Seci

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Are there any opportunities to work with Emory Healthcare for acute care infection control/epidemiology experience during the MPH?
 

Awapi

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Seci - I just visited yesterday and had a great/informative time. I got to speak with three GH faculty members and several students. I got the impression (and two students told me straight out) that the faculty and staff genuinely care about what you want to do in the future and will help you find something for your GFE (Global Field Experience) that works with what you want to do in the future. A couple of the students I spoke with were able to do theirs with faculty of the school, but another girl said that a faculty member had set her up with a colleague of his not associated with Emory who was doing work in the field that fit her future plans. So it seems that available projects change every year, but that they will help you to find something that fits your needs.

After visiting both schools I can say that they are night and day different programs (not necessarily a good or bad thing)...

A cool thing I found at Emory is that the tuition schedule is built so that you can take courses from the undergrad (and maybe the other graduate schools - I forgot to ask about that) portion for free (you can take 9-16 hours to be full time for one set semester price, so some of that can be courses from other parts of the University as long as you are fulfilling your MPH requirements at the same time). You wouldn't want to take 16 hours every semester or jeopardize your MPH work loading up on courses from other sections of course, but a class now and then could be beneficial. This is cool for someone like me who wants to work internationally/do the Peace Corps again because I can take language courses for free (which one of the girls I spoke with at the school was taking French for that purpose this semester). Obviously there are other benefits to this opportunity, but this is the one that applies best to me.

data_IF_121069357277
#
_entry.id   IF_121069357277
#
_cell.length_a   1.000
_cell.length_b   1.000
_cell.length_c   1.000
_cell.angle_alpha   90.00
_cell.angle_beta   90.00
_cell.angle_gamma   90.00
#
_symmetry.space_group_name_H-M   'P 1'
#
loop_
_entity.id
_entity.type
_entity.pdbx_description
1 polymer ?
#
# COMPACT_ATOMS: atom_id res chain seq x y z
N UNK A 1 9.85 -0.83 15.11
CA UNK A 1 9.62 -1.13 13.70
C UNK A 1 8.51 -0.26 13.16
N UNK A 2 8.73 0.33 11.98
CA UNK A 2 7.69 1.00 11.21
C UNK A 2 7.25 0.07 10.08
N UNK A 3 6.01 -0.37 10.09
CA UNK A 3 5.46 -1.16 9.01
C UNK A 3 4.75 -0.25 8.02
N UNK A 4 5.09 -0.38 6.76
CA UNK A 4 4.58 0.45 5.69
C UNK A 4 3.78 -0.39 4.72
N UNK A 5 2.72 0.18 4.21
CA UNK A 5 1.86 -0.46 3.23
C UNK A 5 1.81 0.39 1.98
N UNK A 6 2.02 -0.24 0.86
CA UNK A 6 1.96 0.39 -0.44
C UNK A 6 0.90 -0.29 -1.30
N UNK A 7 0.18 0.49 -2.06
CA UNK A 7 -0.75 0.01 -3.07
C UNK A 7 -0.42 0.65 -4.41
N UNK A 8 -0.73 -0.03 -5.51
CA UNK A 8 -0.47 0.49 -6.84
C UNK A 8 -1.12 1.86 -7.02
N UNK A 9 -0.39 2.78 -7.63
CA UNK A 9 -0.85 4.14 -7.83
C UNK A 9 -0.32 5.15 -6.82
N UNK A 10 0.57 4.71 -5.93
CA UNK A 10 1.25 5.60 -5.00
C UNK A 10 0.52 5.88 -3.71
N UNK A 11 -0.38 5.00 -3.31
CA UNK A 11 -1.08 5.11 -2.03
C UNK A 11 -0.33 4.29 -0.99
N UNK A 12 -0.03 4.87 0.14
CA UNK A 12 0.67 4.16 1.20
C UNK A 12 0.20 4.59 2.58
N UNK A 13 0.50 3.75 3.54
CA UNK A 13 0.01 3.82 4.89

The three faculty members I met with at Emory all asked and seemed genuinly interested in my plans for the future, whereas at Tulane I started to tell the one faculty member I spoke with and she cut me off and started talking about something else. I felt really at home at Emory, the falculty and staff seem to be approachable, caring, and involved. Even though I'm not a current student (and haven't sent in my decision form), every faculty member I spoke with had looked at my file and had something to say/talk to me about that they knew about me.

I felt good about both schools, but the visit really decided it for me...Emory it is!!
 

ReproHlthPlz

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A cool thing I found at Emory is that the tuition schedule is built so that you can take courses from the undergrad (and maybe the other graduate schools - I forgot to ask about that) portion for free (you can take 9-16 hours to be full time for one set semester price, so some of that can be courses from other parts of the University as long as you are fulfilling your MPH requirements at the same time). You wouldn't want to take 16 hours every semester or jeopardize your MPH work loading up on courses from other sections of course, but a class now and then could be beneficial. This is cool for someone like me who wants to work internationally/do the Peace Corps again because I can take language courses for free (which one of the girls I spoke with at the school was taking French for that purpose this semester). Obviously there are other benefits to this opportunity, but this is the one that applies best to me.


This is very very interesting information. I too want to learn a language during my time as an MPH student (learning Spanish now, but I think French makes more sense for my intended career path). Agh, yet another variable to add to the equation of coming to the right decision.